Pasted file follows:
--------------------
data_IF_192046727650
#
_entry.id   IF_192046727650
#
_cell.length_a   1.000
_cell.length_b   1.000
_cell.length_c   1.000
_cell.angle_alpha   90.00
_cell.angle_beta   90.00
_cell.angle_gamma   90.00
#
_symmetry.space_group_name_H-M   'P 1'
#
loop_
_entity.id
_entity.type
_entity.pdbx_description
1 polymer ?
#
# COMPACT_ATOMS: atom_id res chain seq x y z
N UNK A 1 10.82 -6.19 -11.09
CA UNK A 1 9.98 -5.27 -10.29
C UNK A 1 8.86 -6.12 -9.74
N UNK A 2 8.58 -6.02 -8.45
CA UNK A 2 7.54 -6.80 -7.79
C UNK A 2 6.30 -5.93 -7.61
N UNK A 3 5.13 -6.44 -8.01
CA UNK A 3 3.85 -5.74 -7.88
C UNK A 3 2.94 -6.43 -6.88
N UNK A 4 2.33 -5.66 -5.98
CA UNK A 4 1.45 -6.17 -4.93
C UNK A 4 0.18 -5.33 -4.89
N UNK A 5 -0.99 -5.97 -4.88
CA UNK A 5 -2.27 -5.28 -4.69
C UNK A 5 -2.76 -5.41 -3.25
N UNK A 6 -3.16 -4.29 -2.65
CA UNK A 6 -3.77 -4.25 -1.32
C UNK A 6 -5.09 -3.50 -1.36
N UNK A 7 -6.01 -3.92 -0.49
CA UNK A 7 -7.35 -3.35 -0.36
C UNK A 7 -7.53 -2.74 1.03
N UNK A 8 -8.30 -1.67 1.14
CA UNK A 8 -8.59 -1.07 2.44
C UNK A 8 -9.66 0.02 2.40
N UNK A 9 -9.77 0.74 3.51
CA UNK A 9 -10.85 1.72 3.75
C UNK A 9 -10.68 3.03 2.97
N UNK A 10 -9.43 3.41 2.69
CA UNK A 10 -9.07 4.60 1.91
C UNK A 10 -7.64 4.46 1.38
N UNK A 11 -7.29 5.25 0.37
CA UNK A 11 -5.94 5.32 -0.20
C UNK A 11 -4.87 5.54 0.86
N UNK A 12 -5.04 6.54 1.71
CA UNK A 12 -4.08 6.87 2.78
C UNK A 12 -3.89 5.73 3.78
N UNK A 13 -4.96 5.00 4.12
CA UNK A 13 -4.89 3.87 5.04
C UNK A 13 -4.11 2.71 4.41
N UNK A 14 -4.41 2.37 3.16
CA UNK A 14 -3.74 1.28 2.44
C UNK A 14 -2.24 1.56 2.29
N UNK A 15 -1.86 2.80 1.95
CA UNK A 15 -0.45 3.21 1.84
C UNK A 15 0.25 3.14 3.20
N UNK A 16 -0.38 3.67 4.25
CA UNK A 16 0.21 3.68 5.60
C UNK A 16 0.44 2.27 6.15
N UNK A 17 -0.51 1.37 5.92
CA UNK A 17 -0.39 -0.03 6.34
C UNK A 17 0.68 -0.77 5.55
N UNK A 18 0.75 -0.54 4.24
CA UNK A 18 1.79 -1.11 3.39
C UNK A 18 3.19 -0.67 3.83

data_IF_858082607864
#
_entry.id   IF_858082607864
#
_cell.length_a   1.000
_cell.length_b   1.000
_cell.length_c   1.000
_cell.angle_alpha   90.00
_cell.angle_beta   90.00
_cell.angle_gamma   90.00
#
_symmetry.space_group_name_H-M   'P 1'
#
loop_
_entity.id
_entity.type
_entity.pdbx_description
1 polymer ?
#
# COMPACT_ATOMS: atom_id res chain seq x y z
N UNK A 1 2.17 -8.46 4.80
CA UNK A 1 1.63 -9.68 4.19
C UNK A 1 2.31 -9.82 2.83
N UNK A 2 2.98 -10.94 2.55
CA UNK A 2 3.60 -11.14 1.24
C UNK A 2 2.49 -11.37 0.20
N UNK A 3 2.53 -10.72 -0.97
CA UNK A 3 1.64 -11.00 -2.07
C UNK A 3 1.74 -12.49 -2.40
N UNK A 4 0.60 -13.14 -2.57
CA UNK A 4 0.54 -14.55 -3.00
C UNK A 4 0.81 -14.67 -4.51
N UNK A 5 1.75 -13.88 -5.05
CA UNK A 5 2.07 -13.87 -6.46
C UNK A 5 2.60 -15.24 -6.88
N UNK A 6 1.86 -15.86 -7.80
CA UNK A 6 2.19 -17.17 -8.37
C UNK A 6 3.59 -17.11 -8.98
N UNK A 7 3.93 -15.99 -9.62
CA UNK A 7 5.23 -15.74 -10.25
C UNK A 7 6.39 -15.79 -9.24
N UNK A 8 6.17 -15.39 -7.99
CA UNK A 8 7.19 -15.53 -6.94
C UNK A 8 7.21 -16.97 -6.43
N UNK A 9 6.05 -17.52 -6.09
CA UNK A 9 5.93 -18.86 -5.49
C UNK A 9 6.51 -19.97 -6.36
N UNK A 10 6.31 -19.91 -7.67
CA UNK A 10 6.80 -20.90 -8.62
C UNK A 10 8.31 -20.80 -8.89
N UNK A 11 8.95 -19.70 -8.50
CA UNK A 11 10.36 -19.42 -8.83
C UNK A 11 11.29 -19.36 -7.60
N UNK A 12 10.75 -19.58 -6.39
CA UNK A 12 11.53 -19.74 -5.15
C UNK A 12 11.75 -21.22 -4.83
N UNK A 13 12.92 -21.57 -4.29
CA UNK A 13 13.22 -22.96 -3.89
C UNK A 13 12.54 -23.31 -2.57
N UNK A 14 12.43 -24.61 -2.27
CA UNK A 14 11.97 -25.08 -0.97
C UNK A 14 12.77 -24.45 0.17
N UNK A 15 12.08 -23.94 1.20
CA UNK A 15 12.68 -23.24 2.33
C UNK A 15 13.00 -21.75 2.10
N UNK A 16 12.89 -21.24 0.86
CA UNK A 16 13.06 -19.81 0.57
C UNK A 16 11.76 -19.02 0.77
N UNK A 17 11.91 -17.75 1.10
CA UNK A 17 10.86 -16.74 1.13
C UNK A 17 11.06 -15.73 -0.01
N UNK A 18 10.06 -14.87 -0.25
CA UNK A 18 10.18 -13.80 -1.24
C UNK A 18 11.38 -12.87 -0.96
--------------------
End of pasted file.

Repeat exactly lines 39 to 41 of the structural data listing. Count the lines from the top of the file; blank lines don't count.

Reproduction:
N UNK A 7 -6.01 -3.92 -0.49
CA UNK A 7 -7.35 -3.35 -0.36
C UNK A 7 -7.53 -2.74 1.03